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How will Trump get his message out without social media?

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HomeLatest Platform NewsApp StoresHow will Trump get his message out without social media?

The decision by tech oligarch’s to clamp down President Trump’s capacity to talk to followers through mainstream social media may require him to tap more conventional methods of communication, or choose more smaller audience stations during his final few days in office.

Twitter, Facebook, Google, Apple and Amazon.com have acted against Trump to limit his reach, fearing continued violence stemming from his posts after his supporters attacked the US Capitol building weekly. They were joined by smaller tech companies such as Twitch, Snapchat, Reddit, Shopify and TikTok.

Trump, who’s evidence challenged the validity of Democratic President-elect Joe Biden’s Nov. 3 election success, praised and egged on supporters until they laid siege on Wednesday into the Capitol, where lawmakers were certifying the Electoral College vote for Biden. Five individuals, including a Capitol Police officer, died in the attack.

Apple, Google and Amazon have suspended Parler – a pro-freedom of speech app from their various app stores and Web-hosting services, a set of moves which stand to seriously handicap the popular service.

The platform has 12 million users and Trump’s sons Donald Jr and Eric are active on it, but it will now have to find a new Web host to replace Amazon.


Immediately following the Twitter ban – a platform the president has been obsessed with since he first ran for office and where he regularly spoke to his 88 million followers – Trump vowed he would “not be SILENCED!” and promised a “big announcement soon.”

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Trump also tweeted from the @POTUS Twitter account shortly after the ban and railed against the tech firm, Democrats along with a law protecting online companies called Section 230, and stated he was contemplating building his very own social networking platform. His tweets were nearly immediately deleted by the company.

But striking out on his own will probably take some time. For now, Trump, who leaves office on Jan. 20, is left with options like online conservative platform Gab, a free-speech system with practically no censorship rules, which has much less of a hit.

Aides and supporters are already turning to Gab and the stage MeWe to amplify his messages at the forthcoming days, experts said. Other probable outlets are video system Rumble and video streaming support DLive, along with alternate news sites like American Media Periscope, said Monica Stephens, assistant professor at the University of Buffalo, whose research concentrates on topics including social media.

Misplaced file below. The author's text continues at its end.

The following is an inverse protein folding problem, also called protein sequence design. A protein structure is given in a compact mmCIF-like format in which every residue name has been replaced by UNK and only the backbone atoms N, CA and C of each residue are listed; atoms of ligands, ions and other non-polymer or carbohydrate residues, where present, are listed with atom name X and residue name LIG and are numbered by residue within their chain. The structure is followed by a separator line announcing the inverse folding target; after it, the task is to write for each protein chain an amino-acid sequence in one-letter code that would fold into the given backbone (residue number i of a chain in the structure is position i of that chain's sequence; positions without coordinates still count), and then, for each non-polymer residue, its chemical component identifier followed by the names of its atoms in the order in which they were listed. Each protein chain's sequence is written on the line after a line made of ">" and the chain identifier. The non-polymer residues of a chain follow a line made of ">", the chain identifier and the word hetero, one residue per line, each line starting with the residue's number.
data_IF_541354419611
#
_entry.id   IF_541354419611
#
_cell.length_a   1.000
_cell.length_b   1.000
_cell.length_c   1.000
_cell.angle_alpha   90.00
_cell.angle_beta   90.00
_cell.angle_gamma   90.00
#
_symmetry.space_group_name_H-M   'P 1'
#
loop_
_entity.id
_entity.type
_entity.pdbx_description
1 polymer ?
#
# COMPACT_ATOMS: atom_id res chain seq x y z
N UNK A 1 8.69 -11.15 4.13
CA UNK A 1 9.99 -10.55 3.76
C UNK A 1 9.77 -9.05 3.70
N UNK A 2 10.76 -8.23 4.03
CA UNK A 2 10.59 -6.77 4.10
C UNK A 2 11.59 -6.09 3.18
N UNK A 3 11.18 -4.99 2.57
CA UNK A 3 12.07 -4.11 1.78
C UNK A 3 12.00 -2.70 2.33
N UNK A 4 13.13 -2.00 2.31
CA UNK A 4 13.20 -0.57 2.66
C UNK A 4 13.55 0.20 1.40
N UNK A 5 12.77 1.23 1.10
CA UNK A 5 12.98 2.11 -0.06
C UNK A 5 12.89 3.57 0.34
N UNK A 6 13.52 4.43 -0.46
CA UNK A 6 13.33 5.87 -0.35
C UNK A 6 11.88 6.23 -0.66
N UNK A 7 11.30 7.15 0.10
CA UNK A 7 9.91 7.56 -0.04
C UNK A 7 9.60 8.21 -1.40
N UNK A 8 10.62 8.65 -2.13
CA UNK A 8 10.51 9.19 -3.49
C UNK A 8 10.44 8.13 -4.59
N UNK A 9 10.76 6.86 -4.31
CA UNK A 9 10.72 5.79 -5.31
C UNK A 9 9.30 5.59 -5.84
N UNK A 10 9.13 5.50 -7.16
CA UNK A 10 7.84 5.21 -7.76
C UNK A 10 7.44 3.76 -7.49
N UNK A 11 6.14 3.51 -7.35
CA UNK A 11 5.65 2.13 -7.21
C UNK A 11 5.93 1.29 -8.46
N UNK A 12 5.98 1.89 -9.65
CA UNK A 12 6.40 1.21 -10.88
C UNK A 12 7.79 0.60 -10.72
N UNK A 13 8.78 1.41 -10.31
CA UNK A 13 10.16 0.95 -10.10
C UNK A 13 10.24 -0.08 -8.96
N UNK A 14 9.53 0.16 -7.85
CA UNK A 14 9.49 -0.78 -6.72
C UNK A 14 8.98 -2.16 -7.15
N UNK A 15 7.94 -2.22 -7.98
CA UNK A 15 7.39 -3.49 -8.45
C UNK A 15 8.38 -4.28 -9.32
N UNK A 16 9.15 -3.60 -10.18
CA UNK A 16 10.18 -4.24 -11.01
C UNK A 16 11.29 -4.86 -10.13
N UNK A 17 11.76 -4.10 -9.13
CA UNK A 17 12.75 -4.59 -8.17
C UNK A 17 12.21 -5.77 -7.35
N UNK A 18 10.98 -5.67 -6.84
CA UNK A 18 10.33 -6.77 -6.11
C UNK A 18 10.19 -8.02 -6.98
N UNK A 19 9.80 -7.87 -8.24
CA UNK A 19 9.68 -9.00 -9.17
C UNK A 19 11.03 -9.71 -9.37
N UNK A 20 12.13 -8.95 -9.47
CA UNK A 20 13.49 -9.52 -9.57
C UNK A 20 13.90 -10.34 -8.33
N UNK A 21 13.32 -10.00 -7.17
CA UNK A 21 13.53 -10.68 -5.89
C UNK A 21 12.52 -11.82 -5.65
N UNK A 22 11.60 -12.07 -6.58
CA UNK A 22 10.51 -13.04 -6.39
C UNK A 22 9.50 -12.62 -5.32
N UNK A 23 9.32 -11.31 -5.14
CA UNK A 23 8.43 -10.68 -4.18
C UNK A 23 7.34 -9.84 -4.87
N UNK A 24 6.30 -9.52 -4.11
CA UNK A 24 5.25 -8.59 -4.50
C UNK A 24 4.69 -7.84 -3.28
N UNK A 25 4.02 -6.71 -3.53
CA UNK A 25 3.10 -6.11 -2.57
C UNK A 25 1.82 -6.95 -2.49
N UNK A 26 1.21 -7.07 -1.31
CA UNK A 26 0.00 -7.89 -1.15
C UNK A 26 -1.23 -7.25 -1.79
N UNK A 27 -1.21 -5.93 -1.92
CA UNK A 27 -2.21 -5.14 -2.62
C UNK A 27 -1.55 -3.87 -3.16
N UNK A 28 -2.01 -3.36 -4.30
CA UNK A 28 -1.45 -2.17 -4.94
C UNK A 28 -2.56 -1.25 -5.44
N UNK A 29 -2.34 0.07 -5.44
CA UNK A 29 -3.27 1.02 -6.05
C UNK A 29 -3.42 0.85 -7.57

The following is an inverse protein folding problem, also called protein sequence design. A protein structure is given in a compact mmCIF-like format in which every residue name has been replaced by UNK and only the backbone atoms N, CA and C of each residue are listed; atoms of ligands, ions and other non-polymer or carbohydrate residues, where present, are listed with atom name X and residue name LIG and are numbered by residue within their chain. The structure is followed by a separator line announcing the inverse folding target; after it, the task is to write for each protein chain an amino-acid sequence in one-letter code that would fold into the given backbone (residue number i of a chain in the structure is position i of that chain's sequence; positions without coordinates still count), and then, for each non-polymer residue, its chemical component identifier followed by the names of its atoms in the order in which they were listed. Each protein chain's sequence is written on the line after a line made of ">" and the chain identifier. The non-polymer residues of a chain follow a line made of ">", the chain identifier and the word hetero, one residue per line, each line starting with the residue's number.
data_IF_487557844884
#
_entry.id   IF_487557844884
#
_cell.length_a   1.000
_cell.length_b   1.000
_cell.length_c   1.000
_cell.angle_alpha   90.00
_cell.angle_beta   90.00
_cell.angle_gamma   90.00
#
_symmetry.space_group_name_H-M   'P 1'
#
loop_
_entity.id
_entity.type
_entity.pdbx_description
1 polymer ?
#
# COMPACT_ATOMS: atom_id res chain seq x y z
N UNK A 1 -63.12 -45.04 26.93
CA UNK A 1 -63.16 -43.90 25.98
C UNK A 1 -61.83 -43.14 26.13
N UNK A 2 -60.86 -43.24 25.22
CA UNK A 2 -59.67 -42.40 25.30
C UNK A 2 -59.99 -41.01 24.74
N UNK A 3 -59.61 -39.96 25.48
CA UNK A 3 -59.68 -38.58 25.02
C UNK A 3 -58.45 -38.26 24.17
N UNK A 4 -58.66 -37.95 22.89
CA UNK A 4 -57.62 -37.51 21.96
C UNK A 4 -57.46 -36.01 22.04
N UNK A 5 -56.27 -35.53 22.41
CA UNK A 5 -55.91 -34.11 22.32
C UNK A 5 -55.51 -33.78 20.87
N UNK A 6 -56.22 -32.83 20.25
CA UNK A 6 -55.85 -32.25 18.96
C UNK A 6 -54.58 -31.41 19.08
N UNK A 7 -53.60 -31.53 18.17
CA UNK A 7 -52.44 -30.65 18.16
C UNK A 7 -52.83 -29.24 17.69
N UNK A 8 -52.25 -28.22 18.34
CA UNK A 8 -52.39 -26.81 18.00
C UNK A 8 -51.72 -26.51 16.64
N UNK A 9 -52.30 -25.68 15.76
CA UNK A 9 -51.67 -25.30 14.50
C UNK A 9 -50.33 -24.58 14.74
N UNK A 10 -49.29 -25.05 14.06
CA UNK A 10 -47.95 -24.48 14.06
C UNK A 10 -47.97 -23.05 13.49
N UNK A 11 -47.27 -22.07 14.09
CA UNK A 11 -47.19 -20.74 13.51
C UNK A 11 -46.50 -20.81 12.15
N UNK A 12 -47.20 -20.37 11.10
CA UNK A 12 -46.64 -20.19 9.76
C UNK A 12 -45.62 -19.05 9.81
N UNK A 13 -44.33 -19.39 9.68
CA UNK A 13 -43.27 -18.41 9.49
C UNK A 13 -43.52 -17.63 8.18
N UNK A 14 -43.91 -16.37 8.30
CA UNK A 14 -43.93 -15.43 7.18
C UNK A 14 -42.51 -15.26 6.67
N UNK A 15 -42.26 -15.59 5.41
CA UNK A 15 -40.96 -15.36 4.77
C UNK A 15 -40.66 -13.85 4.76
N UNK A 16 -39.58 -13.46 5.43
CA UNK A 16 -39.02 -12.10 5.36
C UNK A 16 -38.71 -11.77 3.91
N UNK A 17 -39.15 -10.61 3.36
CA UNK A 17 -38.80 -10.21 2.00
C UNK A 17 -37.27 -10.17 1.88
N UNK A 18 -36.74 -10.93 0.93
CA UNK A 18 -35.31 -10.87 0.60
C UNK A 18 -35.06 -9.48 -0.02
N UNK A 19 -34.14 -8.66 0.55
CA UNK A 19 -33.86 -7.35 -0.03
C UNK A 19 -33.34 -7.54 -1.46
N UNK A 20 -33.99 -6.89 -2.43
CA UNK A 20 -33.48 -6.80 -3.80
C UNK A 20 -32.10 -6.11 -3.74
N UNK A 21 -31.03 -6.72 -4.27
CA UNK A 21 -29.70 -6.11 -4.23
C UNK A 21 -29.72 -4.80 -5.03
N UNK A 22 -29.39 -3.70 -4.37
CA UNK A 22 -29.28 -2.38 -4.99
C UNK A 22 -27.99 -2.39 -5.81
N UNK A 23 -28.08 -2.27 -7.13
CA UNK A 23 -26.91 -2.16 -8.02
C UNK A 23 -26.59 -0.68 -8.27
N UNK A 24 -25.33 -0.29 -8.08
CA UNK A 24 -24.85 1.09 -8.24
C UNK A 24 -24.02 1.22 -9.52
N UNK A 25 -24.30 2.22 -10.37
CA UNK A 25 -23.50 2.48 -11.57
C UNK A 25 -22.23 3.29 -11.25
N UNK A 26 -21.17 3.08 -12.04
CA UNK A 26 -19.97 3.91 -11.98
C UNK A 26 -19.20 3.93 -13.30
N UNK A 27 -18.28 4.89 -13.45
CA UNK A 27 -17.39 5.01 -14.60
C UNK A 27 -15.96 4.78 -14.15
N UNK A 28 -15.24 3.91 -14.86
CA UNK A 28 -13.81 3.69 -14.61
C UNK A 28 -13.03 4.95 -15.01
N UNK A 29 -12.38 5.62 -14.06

“I don’t think Trump will join these smaller platforms himself. It is more likely he will create something on his own as opposed to joining something subjected to somebody else’s controls,” she said.

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In the meantime, he can tap Trump-friendly networks such as Fox News, OAN and Newsmax to receive out his message. The other underutilized option is the White House press office, specialists said. He could continue to hold briefings or disperse statements and videos until the conclusion of his term.


Immediately following the Twitter ban, backers such as Angela Stanton-King, a Republican supporter of the QAnon conspiracy team who conducted in November to represent Georgia’s 5th Congressional District, along with Republican Representative Thomas Massie began sharing their Parler reports on Twitter, encouraging followers to move there.

Others like conservative websites host Rush Limbaugh deactivated their Twitter accounts.

A number of Republican lawmakers denounced the social networking company decisions as an effort to stifle conservative voices and maintained that the moves would further polarize the country.

Some liberal free-speech activists were uneasy with all the motions too. The Electronic Frontier Foundation, a digital rights group, defended the right of Twitter and others to”curate their platforms,” but called for more transparency and transparency in decision making.

The American Civil Liberties Union said it “should concern everyone when companies like Facebook and Twitter wield the unchecked power to remove people from platforms that have become indispensable for the speech of billions.”

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Silicon Valley businesses have regularly tried, often without much success, to take care of harmful content – from election disinformation to hate speech and violent dangers – but their actions in recent days are the toughest so far.

The First Amendment guaranteeing free speech does not normally apply to private-sector companies, permitting them to moderate speech that incites violence on their platforms.

But clearly, what he has done has exceeded any reasonable public policy interest,” explained Chris Krebs, former manager of the Cybersecurity and Infrastructure Security Agency.

The team at Platform Executive hope you have enjoyed the ‘[post_title]’ article. Translation from English to other languages via Google Cloud Translation. Initial reporting via our official content partners at Thomson Reuters. Reporting by Nandita Bose and David Shepardson in Washington. Editing by Chris Sanders and Peter Cooney. Comment by Rob Phillips.

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